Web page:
Mill Town Still Paying for Accident
GRANITEVILLE, S.C. – Phil Napier’s hardware store is the kind that has been largely replaced by Walmart Supercenters and Home Depots. A toy fire truck rests on a shelf lined with certificates of gratitude for the man who voluntarily mows the grass by the memorial the town erected to remember the crash victims.
A dusty lantern from the mountains of Tennessee and an eagle figurine, both rescued from his wife after she threatened them with the garbage bin, are tucked across from a row of silk flowers. He knows everyone who walks through the door.
He’s friends with Diane Goodwin Gunter, who stretches the word “Facebook” to four syllables when she talks about the pictures she’s posted of her grandsons. The delivery boy whom Napier says can come back with change the next day. And the older woman with curly hair whom he whispers is bossy.
Some of the people who come to the store are involved in class-action lawsuits against Norfolk Southern as a result of the accident. They’re looking for someone to pay for what happened to Graniteville.
They can’t forget the blistered and browned grass and shrubs. The thousands of dead fish that floated down from Horse Creek and collected, bleached and stinking, in Langley Pond. The cost of evacuating and then returning to homes and businesses in need of paint and repair.
Most damaging of all, the Avondale Mills textile plant was never able to recover. Its computers were corroded, its metal equipment mottled and encrusted with salts from the chemicals.
Operations had to be shut down for nine days after the crash, and a fire stubbornly raged at the Stevens Steam plant for a week. Avondale Mills limped along for 16 months and then announced it would close. Nearly 2,000 people lost their jobs as well as their pensions and health insurance.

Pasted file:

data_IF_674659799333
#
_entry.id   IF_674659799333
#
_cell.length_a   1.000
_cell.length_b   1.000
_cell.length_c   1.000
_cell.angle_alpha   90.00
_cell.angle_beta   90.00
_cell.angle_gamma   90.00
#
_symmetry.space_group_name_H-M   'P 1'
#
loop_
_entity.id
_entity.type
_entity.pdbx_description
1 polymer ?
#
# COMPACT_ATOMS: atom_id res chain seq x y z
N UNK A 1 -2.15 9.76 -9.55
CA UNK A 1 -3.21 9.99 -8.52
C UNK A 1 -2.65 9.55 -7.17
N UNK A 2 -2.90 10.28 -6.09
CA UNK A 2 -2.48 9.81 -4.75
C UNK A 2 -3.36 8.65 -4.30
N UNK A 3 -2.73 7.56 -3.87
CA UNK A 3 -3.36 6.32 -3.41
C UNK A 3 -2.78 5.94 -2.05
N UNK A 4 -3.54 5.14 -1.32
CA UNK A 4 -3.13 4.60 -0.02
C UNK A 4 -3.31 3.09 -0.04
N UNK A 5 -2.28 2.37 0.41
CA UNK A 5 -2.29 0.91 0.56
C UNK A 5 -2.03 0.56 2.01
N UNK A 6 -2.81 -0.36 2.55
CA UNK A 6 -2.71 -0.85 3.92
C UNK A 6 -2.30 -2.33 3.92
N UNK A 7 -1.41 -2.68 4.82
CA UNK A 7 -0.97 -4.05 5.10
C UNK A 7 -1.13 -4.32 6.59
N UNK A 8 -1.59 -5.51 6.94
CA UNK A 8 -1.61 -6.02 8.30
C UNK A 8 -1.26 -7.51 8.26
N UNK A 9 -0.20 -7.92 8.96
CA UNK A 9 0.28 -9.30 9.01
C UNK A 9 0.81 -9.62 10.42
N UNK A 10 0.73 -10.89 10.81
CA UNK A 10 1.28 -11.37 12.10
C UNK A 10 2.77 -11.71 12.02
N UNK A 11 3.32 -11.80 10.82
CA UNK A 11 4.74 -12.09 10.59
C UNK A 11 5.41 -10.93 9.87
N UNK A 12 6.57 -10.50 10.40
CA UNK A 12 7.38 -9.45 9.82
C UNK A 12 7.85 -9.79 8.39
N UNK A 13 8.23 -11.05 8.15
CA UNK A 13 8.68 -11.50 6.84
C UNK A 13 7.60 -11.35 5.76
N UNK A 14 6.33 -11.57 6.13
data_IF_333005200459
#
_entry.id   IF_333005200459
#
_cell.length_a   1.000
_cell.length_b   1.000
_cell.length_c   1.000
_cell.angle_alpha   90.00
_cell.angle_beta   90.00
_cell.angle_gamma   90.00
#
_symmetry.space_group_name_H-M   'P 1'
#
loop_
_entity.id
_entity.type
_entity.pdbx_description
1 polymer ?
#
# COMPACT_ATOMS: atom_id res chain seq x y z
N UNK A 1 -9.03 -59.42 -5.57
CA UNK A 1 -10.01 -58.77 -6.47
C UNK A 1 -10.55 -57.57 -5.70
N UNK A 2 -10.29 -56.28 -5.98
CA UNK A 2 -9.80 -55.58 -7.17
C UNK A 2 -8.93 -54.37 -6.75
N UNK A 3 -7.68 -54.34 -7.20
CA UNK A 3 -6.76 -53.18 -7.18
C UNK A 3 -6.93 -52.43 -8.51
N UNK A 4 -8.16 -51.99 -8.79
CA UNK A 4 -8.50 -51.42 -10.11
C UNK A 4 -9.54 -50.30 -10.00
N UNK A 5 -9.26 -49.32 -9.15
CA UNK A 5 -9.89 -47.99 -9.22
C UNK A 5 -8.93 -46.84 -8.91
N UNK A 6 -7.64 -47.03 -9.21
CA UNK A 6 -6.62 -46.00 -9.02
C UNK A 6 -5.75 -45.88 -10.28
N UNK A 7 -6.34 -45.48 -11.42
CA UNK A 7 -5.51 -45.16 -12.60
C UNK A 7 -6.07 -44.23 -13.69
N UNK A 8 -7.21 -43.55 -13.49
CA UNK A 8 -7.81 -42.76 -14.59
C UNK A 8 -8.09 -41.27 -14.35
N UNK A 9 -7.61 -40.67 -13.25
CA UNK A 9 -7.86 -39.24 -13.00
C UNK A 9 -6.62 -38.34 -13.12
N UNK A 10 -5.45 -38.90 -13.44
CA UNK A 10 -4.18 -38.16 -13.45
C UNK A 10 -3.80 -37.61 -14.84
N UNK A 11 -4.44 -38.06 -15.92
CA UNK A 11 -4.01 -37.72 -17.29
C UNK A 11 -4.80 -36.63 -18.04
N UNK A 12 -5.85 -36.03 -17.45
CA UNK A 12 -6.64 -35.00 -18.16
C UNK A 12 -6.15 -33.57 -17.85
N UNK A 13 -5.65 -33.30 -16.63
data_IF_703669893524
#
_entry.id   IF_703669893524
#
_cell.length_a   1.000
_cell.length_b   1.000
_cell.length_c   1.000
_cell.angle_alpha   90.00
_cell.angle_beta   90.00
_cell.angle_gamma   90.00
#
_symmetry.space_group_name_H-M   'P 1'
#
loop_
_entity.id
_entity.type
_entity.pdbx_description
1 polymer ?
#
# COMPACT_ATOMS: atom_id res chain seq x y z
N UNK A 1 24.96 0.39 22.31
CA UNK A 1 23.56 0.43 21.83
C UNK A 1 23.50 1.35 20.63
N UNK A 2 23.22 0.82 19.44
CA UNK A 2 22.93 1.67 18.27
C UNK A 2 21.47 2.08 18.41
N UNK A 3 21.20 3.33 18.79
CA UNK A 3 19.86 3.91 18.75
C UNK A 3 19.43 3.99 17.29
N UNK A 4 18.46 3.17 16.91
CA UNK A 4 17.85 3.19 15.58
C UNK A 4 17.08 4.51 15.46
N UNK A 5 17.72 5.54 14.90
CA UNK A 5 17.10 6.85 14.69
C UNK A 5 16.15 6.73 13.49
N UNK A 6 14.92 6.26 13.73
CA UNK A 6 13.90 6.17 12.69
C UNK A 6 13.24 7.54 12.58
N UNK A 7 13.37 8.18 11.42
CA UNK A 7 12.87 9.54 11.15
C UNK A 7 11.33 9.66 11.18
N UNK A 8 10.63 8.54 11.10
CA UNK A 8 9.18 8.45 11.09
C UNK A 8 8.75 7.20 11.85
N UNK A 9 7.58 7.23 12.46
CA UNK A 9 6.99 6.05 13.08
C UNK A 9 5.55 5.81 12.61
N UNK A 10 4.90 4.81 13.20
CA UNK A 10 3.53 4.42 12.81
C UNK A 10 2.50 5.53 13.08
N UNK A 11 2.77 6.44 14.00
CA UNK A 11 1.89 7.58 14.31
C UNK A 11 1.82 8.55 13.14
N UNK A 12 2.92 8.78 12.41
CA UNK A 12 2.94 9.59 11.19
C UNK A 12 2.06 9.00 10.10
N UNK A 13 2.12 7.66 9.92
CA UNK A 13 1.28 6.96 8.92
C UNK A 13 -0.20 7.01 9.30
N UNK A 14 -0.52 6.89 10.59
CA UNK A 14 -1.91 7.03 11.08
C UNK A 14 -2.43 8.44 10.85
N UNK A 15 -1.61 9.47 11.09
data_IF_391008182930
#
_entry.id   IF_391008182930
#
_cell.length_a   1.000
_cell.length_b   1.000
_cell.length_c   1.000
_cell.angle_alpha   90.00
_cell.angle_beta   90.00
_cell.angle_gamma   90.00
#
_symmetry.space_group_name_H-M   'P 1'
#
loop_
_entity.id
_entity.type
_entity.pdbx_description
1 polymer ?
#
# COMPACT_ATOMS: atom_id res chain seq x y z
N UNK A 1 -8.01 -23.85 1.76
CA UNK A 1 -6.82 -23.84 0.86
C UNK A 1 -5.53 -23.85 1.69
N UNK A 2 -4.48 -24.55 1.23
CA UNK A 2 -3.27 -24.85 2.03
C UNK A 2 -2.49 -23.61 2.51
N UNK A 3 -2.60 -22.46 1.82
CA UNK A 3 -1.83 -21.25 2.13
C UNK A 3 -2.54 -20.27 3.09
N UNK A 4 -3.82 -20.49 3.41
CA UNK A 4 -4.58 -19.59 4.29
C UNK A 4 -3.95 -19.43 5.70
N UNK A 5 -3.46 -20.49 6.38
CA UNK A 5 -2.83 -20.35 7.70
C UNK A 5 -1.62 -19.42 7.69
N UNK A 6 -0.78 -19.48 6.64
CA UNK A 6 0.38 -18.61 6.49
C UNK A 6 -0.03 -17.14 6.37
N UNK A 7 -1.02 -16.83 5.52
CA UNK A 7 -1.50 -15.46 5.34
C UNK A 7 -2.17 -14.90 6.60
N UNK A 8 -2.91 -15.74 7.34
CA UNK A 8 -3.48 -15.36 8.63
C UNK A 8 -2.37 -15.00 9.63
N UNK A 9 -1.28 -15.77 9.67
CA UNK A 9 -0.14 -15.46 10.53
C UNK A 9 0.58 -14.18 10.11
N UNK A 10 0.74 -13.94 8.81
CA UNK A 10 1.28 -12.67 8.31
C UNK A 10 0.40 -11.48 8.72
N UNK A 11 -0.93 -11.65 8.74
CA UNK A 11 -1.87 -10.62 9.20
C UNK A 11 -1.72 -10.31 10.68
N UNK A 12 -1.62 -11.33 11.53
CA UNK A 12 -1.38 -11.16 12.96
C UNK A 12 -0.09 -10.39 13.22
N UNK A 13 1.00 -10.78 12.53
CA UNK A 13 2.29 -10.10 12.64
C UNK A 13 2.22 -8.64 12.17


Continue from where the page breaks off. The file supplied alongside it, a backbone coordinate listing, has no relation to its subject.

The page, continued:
For 40 years, Louisiana Sanders’ brother, Porter Wright, walked to work every day for his job as a machine operator at Avondale Mills. He was 61 years old when the crash happened. The mill’s closure left him with no retirement benefits or health care.
When he got ill with a painful nerve condition in his legs that required medication and a walker, he was unable to pay and too young to qualify for Medicare. “He ends up not getting the medicine he needs each month because he can’t afford it,” Sanders said. “I asked him how he’s doing and he says he just has to endure the pain.”
Sanders’ other brother, Joe Wright, unknowingly drove straight into the toxic chlorine cloud that hovered over the center of town after the wreck. Seeing police, he rolled down his window to ask what was going on and immediately collapsed.
Wright was taken to the University of South Carolina Aiken, where he sat with other victims on a stoop, medical attendants passing oxygen back and forth among them. Then he was bused to the hospital, where he spent five days in intensive care. Today, Wright still has lung problems. Sometimes he feels as if he can’t catch his breath, and has trouble breathing when he’s trying to sleep.
“It will affect him for the rest of his life,” Sanders said.
Someone should have to pay for all that damage, people reasoned. Sanders said “everybody” filed lawsuits.
Some faulted the train crew that had parked the locomotive outside the mill and left the switch in the incorrect position. The NTSB accident investigation revealed that instead of putting the switch back in the normal position, they rushed off work so as not to violate federal rules that limit the workday to 12 hours.
The brakeman of that crew, James Thornton, testified that he wasn’t sure he had put the switch back to the main position.
“I had in it my mind, I was going to go do that, but I am not 100 percent sure that I did,” he told the NTSB. “I would say I might have made a mistake.”
Others blamed Norfolk Southern. But the lawsuits brought on behalf of the employees who lost their jobs at Avondale Mills were largely unsuccessful. The courts found that in order to hold the railroad accountable for the plant’s losses, it would have to be directly connected to the mill’s economic wellbeing. Norfolk Southern legally didn’t owe the unemployed workers or the company owners anything.